Liepāja Concerti II — ANDRIS DZENĪTIS (b.1978) : First Liepāja Concerto for Piano and Orchestra "Duality", KRISTAPS PĒTERSONS (b.1982) : Second Liepāja Concerto for Cello and Orchestra, ANDRIS VECUMNIEKS (b.1964) : Fifth Liepāja Concerto "Concertino Art-i-Shock", PLATON BURAVICKIS (b.1989) : Eleventh Liepāja Concerto for Voice and Orchestra, ARTURS MASKATS (b.1957) : Twelfth Liepāja Concerto for Piano and Orchestra. Kristīne Blaumane - cello, 
Vestards Šimkus - piano, 
Reinis Zariņš - piano, 
Art-i-Shock - chamber ensemble, 
Julianna Bavarska - soprano, 
Liepāja Symphony Orchestra , Atvars Lakstīgala - conductor 2CDs

Catalogue Number: 09Z030

Label: Skani

Reference: LMIC065

Format: CD

Price: $21.98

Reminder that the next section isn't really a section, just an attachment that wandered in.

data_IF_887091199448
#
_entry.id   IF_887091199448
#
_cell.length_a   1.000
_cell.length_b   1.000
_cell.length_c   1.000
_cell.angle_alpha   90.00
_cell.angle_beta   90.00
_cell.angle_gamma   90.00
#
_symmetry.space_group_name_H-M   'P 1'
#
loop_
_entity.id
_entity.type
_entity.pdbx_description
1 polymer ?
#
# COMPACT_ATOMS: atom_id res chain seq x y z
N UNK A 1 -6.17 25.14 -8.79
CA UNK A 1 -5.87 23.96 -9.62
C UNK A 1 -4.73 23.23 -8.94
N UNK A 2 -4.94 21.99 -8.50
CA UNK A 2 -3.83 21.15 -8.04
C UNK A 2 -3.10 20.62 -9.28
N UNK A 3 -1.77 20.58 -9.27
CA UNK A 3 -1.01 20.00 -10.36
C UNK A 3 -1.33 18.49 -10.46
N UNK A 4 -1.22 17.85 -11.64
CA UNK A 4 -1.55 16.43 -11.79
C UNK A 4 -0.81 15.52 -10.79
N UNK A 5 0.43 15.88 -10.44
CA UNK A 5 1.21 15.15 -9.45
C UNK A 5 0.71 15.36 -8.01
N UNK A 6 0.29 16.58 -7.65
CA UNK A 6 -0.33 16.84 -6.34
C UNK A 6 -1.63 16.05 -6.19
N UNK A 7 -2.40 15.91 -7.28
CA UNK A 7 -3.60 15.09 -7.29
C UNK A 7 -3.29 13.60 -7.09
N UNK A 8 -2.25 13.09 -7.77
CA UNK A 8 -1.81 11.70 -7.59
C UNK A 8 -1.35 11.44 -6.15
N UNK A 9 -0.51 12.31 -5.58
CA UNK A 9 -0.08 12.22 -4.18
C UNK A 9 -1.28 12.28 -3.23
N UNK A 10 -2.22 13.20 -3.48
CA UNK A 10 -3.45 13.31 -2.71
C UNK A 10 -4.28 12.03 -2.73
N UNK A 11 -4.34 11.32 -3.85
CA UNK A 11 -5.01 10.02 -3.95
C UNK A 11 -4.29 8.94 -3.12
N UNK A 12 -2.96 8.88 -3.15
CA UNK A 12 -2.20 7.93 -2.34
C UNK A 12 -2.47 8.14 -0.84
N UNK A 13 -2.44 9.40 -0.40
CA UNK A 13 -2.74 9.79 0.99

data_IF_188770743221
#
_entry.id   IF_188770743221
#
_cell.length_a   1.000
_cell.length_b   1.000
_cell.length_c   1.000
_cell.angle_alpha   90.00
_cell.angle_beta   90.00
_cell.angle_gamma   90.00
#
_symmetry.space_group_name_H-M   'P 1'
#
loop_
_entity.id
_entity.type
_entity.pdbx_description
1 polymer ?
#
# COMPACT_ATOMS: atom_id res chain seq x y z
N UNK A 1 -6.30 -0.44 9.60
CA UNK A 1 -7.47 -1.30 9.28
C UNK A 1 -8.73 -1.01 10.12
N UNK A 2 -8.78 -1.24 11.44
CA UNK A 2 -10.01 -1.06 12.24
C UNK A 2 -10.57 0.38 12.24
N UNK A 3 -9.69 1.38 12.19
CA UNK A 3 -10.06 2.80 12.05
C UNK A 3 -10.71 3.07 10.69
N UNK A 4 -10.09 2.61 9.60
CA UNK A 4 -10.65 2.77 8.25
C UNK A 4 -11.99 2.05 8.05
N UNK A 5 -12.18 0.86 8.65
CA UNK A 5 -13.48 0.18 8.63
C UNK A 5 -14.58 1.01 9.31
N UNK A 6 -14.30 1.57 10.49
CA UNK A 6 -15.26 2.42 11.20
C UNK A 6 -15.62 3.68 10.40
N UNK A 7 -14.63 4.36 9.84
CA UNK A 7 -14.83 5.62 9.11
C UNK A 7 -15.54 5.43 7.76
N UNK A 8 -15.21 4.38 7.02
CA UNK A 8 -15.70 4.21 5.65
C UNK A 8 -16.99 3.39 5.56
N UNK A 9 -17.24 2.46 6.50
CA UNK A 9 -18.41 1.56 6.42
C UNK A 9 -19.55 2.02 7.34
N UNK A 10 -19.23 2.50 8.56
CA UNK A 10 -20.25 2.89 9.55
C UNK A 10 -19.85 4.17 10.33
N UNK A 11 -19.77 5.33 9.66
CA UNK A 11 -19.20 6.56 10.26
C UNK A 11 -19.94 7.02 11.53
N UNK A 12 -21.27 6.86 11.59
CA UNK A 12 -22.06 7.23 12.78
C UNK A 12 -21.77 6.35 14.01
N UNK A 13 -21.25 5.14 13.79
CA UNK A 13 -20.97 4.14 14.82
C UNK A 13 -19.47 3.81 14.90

Description: The Liepāja Concerti were a commission by the city for twelve Latvian composers to present their reflections about Liepāja. Pētersons' cello concerto combines a degree of modernism with highly expressive post-romanticism. The composer tells us that "the main vision is an individual’s game with her own imagination. This individual is personified by the soloist, her imagination is the orchestra. The structure of the piece is developed like a string of resounding spaces in the form of a Möbius strip: B–E♭–E–C / C–A♭–G–B. It’s a space that is impossible to escape from – just like a person cannot escape from him- or herself." Much of the work is not so very far from the world of Shostakovich, in its drawn-out, plaintive lines, though Pētersons does make sporadic use of noise textures, for which he seems almost apologetic in his notes. Several extended passages are anchored by pulsating ostinati, lending an insistent urgency to the music. The First Liepāja Concerto is Dzenītis' large-scale piano concerto, "Duality". The composer says: “It seems that the root of all suffering, torment and misunderstanding is the dividing of any single thing into two seemingly different things. The body and soul, the human and divine, good and evil, beauty and ugliness, the ethical and unethical, love and hate – the extraction of these concepts supposedly implies something higher and lower, ideal versus undeveloped, without even permitting the possibility that EVERYTHING is basically ONE and unaware that it is our every breath and our own life that is the true God, which exists within us instead of somewhere in a mysterious heaven. The essence of the ‘Duality’ concerto becomes apparent in the voluminous cadence that sets in following the extreme anarchy in the middle of the composition in which the orchestral material transforms into a tuning of the instruments. This cadence forms the cohesive substance between two worlds, after which the contrasts are no longer as sharp and pronounced; this is now a different space, a different field – the next step closer to unity and peace.” The 40+ minute work is played without pause, but is clearly subdivided into distinct sections. The music is grounded in tonality, though with ample dissonance in some sections, especially the "anarchic" passage to which the composer refers, and strident, vehemently aggressive music is set in opposition to utter stasis and immobility. What amounts to a belligerent scherzo, a pitched battle between soloist and orchestra, is the central climax of the concerto, after which the ten-minute solo cadenza explodes onto the scene, a demented toccata full of relentless hammering, clusters, and unyielding virtuosity. Eventually, the furious energy burns itself out, to give way to fragmentary gestures, and an exhausted calm settles over the music. After the orchestra re-enters, with a strained, high cluster, the remaining third of the work is spent in seeking a reconciliation between the opposing forces, in slowly shifting tintinnabulary textures.


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